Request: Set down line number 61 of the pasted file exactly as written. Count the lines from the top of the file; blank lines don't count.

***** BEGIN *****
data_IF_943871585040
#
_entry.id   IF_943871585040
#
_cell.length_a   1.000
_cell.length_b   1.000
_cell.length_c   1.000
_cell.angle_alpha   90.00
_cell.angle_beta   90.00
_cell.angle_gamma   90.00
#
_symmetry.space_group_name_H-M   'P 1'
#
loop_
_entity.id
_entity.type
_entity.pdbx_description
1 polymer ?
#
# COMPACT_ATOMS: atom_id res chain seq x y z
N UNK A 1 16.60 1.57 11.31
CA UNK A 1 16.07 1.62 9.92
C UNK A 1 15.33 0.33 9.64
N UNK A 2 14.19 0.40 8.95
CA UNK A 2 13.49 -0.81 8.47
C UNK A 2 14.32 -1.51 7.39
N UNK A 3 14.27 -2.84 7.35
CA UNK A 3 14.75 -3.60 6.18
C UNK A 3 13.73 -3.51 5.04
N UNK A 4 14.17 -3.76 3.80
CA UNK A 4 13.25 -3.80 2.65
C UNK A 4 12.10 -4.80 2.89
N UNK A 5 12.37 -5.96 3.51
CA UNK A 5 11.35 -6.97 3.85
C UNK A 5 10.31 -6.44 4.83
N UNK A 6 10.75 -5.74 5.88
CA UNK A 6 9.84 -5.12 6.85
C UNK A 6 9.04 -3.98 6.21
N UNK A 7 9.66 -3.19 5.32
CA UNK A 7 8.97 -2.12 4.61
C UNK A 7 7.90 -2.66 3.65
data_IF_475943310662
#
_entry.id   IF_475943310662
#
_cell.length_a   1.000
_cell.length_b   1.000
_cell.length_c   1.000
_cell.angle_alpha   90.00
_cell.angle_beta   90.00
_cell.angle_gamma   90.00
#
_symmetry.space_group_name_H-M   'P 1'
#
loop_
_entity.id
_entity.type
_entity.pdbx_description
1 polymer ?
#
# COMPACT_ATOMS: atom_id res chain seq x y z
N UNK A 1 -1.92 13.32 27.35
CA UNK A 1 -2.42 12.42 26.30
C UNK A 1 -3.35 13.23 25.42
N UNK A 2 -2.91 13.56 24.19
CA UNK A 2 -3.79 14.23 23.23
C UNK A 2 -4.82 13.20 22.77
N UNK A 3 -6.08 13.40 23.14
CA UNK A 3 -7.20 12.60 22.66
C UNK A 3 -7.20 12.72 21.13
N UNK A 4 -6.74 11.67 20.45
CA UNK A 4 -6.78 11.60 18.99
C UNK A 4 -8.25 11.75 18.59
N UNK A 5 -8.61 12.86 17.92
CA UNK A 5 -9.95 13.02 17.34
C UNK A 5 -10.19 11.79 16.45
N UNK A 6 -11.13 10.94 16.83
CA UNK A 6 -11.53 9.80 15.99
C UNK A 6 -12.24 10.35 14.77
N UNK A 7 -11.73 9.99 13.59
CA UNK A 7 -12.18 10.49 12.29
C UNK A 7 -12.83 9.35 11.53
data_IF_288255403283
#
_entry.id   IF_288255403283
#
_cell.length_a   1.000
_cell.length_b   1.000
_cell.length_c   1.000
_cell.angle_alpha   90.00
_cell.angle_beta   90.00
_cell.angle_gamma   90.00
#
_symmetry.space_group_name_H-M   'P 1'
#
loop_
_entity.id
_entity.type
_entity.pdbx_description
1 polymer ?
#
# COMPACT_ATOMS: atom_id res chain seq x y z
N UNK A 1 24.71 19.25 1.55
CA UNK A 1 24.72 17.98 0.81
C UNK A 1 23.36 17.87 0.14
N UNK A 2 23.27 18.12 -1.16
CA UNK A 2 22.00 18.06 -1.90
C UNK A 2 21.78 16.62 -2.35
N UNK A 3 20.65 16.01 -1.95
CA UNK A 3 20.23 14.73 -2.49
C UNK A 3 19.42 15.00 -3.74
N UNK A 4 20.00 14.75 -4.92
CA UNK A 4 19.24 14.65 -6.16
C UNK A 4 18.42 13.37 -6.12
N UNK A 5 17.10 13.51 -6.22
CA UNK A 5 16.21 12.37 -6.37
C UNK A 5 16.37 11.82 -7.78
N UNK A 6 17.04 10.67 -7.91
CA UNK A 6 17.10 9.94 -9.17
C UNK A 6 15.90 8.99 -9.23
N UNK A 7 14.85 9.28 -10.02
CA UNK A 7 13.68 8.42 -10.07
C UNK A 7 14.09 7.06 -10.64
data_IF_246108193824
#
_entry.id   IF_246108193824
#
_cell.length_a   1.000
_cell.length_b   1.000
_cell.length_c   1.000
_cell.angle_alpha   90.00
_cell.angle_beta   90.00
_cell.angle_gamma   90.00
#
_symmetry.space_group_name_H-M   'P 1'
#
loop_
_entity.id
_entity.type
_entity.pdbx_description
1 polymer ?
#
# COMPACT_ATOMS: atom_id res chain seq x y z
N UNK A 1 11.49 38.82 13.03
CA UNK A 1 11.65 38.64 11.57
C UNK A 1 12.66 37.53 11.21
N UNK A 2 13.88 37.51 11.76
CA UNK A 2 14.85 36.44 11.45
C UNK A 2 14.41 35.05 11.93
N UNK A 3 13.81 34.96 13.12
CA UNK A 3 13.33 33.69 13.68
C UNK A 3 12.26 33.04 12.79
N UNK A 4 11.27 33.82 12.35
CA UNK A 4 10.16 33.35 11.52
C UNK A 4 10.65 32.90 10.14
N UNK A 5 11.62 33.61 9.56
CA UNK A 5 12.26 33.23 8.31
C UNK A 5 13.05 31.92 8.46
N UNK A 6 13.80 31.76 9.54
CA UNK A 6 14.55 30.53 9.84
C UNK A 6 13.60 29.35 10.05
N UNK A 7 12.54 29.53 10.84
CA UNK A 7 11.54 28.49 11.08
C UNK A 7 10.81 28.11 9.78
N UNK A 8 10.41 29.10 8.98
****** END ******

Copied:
# COMPACT_ATOMS: atom_id res chain seq x y z